The Feds and local authorities this week rounded up 98 people involved in the trafficking of prescription drugs like oxycodone, including two doctors and a nurse. Law enforcement officers executed dozens of search warrants, and sued a Brooklyn pharmacist to bar him from dispensing the highly addictive drugs.
The takedown was part of an effort to get control of what has become the latest narcotics scourge in the metro area. Last June, an oxycodone addict murdered four people during the robbery of a Suffolk County pharmacy. In December, a federal agent was killed trying to stop another pharmacy robbery in Nassau County. Suffolk arrests have skyrocketed by 900 percent in 10 years, and accounted for half of the DWI arrests in 2011.
Meanwhile, deaths from unintentional overdoses of the pills have risen. The legally prescribed drugs, the Feds say, “have a high potential for abuse that may lead to addiction, violence, and the degradation of communities.”
“The prescription drug problem presents a new face and a new challenge for law enforcement, as it involves new actors and permeates all of our communities,” says U.S. Attorney Loretta Lynch.
Two types of dealers have emerged, the Feds say: Folks who forge, steal or sell prescriptions which are filled and sold on the street, and folks in the medical field who violate their oath to profit by taking money dispense unnecessary prescriptions to addicts and dealers.
Among the cases triggered by the raids:
A Great Neck, N.Y. doctor gave prescriptions to people he knew were diverting–or reselling–the drugs to other people. The doctor then got kickbacks from the diverters.
A Baldwin N.Y. doctor meanwhile is charged with issuing 5,554 oxycodone prescriptions–more than 700,000 pills–to various people from January, 2009 to November, 2011. This doctor was aware that his “clients” were addicted to the drugs. A nurse in Brentwood, N.Y., meanwhile, is charged with issuing over 4,000 prescriptions from 2009 to 2011 to 288 people, over half of whom had criminal records.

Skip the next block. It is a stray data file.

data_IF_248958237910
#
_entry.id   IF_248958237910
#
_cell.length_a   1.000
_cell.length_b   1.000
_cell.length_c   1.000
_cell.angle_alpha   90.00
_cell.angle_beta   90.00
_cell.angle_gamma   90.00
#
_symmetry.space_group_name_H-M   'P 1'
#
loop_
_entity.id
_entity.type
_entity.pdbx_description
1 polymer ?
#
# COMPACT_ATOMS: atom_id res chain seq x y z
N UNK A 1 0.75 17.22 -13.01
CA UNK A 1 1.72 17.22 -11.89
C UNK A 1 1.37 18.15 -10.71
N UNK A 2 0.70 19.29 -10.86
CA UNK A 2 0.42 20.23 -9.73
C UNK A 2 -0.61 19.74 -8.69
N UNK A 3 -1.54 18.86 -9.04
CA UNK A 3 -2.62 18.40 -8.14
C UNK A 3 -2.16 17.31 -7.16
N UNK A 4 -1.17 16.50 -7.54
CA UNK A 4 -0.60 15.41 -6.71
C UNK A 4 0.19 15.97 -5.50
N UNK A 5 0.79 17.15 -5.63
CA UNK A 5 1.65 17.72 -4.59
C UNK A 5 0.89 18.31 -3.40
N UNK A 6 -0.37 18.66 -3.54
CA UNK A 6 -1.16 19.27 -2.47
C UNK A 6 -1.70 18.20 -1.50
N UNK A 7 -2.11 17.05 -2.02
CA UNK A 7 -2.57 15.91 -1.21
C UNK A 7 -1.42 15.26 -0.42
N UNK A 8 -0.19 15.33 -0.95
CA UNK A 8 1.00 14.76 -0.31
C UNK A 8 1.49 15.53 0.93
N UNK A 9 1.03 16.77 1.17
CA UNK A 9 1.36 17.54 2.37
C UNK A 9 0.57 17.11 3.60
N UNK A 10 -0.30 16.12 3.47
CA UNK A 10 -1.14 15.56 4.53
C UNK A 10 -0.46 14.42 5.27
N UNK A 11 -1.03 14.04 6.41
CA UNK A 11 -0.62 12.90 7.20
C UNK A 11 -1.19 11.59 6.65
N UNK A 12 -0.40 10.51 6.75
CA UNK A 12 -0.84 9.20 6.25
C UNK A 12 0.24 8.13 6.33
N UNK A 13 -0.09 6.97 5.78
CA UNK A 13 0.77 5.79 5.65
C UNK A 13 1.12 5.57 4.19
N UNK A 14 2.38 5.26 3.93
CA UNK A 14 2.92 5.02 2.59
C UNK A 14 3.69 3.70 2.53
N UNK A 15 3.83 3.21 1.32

In Brooklyn, pharmacist Mark Khasklezon, owner of the Westside Pharmacy, forged 88 prescriptions for oxy. He agreed to pay a $105,000 penalty.
In Staten Island, 10 people were arrested for “doctor shopping,” or getting oxy prescriptions from multiple doctors. One of those arrested got 1,800 pills from 8 different doctors. One of them, doctor’s office manager David Zaritsky, forged oxycodone prescriptions for his friends. Another doctor’s office employee did the same thing.
Staten Island District Attorney Dan Donovan called the program a “prescription pill epidemic.” He said the arrests represent a shift in law enforcement strategy, from the users to the distributors, like unethical doctors and others.
Brooklyn DA Charles Hynes, meanwhile, charged five people involved in a telephone based delivery service for oxy, pot and coke. Hyne described the service as “convenient, one-stop shopping,” and the defendants are people “of means.”
In Queens, DA Richard Brown said nine people were arrested over the past year in connection with a ring that shopped forged Bronx Lebanon Hospital at Queens pharmacies. They sold oxy, methadone and even klonopin.
Brown quoted the Centers for Disease Control, saying that prescription pain killers are responsible for killing more Americans than heroin and cocaine combined.
In Nassau County, DA Kathleen Rice said 90 new cases have been brought since January 2012.
“The devastation caused by prescription drug abuse impacts every segment of
society. Pharmacy robberies, overdose deaths, drugged driving incidents and the illegal dispensation of prescription drugs are all on the rise,” Rice said.
And in Suffolk County, 20 people have been indicted for possession and sale of the drugs.